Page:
Liquefied Natural Gas gets second strike but escapes board spill
Liquefied Natural Gas Limited shareholders have voted against the company’s remuneration report for the second year in a row.
The company (ASX:LNG) received its “second strike” after more than 25 per cent of the votes were cast against its remuneration report at Thursday’s annual general meeting.
Under the “two-strikes” law, if a company receives a no vote of 25 per cent or more against its remuneration report for two consecutive years, shareholders can then vote to call a meeting to potentially spill the board.
But shareholders also voted down the resolution to hold a “spill meeting”.
LNG shares gained almost 10 per cent this morning to trade at an intra-day high of 51c.
Communications spokesman Micah Hirschfield told Stockhead that “the board continuously evaluates every aspect of the company while receiving feedback and maintaining an ongoing dialogue with our shareholders”.
LNG said after last year’s first strike that it undertook a “review of measures to address shareholder concerns, but that it made “no fundamental changes to the existing remuneration framework”.
Shareholders had raised concerns over what it pays its CEO relative to peers and the low total shareholder return.
LNG said the board paid no short-term incentives (STI) to the CEO in fiscal 2018.
CEO Greg Vesey’s base annual salary is $US635,000 and he earns STIs if he meets certain targets. The targets for the current financial year are the same as last financial year.
LNG added that it also “materially reduced STI payments” made to other executive key management as well as the remainder of the workforce to reflect LNG’s “inability to deliver the STI corporate metrics”.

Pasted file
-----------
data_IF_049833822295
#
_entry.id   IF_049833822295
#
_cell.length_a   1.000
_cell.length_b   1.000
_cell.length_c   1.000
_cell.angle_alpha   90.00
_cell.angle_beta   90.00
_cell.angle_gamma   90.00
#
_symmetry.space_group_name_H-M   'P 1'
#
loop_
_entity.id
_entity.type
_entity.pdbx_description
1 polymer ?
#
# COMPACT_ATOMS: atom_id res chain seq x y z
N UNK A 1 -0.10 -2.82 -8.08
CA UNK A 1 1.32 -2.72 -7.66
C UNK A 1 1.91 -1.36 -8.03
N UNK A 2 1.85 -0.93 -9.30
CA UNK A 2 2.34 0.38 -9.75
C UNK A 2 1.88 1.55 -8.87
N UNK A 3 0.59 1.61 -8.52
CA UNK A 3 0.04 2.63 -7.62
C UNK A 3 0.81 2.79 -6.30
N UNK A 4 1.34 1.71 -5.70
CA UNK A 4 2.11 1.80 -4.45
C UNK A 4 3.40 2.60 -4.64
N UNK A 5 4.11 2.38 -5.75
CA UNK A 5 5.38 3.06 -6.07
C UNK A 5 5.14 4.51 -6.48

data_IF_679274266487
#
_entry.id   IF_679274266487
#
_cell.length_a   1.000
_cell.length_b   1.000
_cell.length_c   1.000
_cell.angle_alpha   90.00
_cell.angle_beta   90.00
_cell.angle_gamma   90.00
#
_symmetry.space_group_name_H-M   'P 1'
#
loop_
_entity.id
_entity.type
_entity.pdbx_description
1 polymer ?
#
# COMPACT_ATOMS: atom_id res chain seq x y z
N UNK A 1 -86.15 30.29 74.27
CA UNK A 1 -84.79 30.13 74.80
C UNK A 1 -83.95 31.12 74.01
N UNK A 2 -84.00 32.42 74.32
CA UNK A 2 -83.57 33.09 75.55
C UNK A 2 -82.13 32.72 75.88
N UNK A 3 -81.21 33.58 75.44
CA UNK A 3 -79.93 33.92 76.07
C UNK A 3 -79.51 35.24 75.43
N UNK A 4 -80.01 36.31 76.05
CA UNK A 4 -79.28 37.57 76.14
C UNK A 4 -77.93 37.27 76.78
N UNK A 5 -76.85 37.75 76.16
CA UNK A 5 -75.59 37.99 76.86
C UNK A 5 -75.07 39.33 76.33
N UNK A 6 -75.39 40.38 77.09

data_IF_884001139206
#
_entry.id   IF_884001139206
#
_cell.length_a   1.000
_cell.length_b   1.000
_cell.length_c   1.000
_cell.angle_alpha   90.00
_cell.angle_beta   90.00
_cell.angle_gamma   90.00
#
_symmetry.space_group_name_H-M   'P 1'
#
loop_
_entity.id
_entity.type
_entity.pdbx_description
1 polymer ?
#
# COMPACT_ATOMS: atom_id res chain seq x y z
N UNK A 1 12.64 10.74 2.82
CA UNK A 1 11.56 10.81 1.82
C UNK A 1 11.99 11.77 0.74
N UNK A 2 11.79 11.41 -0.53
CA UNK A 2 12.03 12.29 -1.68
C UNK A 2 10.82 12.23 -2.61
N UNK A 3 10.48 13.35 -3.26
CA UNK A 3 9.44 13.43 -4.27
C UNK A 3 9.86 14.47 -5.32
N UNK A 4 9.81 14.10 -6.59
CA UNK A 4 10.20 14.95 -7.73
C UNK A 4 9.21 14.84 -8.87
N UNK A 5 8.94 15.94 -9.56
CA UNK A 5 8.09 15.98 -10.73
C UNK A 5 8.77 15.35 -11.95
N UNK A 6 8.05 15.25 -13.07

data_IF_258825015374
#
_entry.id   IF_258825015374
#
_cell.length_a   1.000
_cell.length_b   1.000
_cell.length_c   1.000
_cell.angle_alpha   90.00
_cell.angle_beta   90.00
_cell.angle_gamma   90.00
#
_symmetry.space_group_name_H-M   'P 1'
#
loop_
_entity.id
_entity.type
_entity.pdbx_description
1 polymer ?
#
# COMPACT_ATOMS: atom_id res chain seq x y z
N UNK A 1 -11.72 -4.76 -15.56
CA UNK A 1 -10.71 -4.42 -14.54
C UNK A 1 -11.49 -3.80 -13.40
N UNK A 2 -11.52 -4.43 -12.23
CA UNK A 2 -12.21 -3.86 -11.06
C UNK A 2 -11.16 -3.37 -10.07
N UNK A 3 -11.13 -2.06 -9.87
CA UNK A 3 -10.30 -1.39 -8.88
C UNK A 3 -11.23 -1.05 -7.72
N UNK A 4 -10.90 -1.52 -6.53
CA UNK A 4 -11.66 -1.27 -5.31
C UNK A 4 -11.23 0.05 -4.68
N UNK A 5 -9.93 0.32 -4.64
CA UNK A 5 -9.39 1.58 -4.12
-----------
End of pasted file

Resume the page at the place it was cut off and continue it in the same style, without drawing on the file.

Shareholders also had issues with what they claim to be “excessive remuneration” to non-executive directors, which includes the issue of rights.
LNG responded that the non-executive directors (NED) had reduced their cash remuneration for fiscal 2017 and fiscal 2018 by about 28 percent in the aggregate, which reductions also reduced the annual rights grants received.
“The board decided that no further changes were to be made to prospective NED compensation levels,” LNG said in its annual report.
In early October, LNG revealed it had scrapped its plan to move to the US and seek a listing on the Nasdaq or New York Stock Exchange.
LNG has been trying to secure long-term customer contracts for its US-based subsidiary Magnolia LNG, which is developing an 8-million-tonne-per-annum LNG export terminal, in the Port of Lake Charles, Louisiana.
The company says trade issues are making it difficult to secure deals with Chinese customers, but its negotiations with customers in other parts of the world remain strong.
LNG wants to make a final investment decision on the LNG export terminal in the first half of 2019.